Tackle obesity without dieting

Dull diets and painful sessions in the gym could be a thing of the past for those wishing to lose lots of weight, it was revealed yesterday.

Scientists have uncovered a solution which could see people shedding excess pounds in a matter of weeks - without any workouts.

They have found a way of transforming the cells that usually store fat into cells that burn it up.

'Quick solution to obesity'

Tests on rats saw the animals lose 26 per cent of their weight in two weeks.

Researchers transformed the animals' fat cells by injecting them with a gene from leptin, a protein linked to metabolism and appetite.

As a result, the converted cells became full power plants that burned up fat.

The research raises hopes of a 'quick and safe solution' to obesity, said Dr Roger Unger, director of the Touchstone Center for Diabetes Research at the University of Texas in Dallas.

"The structure of the cells changed from the normal appearance of a fat cell to a very novel cell that's really never been seen before," he added.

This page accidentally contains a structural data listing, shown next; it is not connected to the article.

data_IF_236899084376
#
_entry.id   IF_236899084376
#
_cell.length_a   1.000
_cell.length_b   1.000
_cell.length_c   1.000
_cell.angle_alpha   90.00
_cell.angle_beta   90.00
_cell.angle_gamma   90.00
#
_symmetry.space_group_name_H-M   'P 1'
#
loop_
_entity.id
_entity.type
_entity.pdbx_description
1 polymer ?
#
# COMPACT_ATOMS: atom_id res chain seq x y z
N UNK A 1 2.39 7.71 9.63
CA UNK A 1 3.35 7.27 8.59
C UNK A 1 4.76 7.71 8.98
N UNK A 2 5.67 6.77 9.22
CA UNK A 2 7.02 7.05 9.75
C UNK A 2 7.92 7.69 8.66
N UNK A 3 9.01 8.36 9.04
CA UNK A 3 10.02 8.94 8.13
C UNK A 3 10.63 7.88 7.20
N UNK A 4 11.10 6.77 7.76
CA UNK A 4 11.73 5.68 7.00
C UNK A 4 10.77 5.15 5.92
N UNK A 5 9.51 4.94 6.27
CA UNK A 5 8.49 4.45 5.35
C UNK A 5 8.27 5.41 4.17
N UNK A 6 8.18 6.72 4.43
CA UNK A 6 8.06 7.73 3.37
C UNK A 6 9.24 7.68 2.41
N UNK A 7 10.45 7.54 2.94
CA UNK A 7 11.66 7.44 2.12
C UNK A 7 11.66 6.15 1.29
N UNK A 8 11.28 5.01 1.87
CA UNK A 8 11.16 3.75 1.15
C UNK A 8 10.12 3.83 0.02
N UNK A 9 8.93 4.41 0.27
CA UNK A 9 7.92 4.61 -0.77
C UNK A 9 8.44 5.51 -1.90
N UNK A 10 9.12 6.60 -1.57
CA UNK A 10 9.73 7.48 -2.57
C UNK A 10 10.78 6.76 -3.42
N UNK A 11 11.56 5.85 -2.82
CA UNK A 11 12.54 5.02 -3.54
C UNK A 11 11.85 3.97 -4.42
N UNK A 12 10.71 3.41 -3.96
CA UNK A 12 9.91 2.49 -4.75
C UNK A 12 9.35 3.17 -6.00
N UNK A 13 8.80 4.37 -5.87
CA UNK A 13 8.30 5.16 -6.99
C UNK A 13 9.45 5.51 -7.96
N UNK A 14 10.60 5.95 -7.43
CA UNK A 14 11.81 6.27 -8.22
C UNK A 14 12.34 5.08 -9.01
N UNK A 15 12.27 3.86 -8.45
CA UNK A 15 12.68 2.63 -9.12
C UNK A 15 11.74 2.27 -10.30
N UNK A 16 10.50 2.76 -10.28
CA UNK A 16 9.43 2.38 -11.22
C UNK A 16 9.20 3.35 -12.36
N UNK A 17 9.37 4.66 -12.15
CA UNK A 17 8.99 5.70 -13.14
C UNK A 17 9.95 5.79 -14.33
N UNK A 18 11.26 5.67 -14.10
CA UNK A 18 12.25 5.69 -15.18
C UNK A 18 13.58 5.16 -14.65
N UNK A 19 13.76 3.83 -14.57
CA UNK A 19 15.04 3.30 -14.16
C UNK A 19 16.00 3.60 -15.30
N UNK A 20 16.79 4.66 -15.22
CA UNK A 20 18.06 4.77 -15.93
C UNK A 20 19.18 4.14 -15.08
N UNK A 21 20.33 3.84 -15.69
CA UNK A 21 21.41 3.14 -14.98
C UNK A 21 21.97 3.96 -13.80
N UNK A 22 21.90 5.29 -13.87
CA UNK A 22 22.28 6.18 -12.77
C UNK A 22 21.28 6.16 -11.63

"There's no precedent for a cell that appears like this. The ability to convert fat cells into fat-burning cells may suggest novel therapeutic strategies for obesity." Fat loss was 'far more rapid and profound' than that produced by low-calorie diets, said the scientist.

Only fat was affected - the rats lost no lean body mass - and they ate less while staying healthy and active.

'Obesity virtually impossible'

In contrast, another group of rats on a slimming diet were constantly searching for food although they were less active.

Leptin is normally produced by fat cells but is prevented from interfering with the accumulation of surplus fat.

Scientists claim it may be possible to 'switch off' the defence mechanism protecting fat cells from leptin, using drugs or some other method.

"It would make obesity impossible," they told the journal Proceedings of the National Academy Of Scientists.

No comments have so far been submitted. Why not be the first to send us your thoughts, or debate this issue live on our message boards.

We are no longer accepting comments on this article.

Who is this week's top commenter? Find out now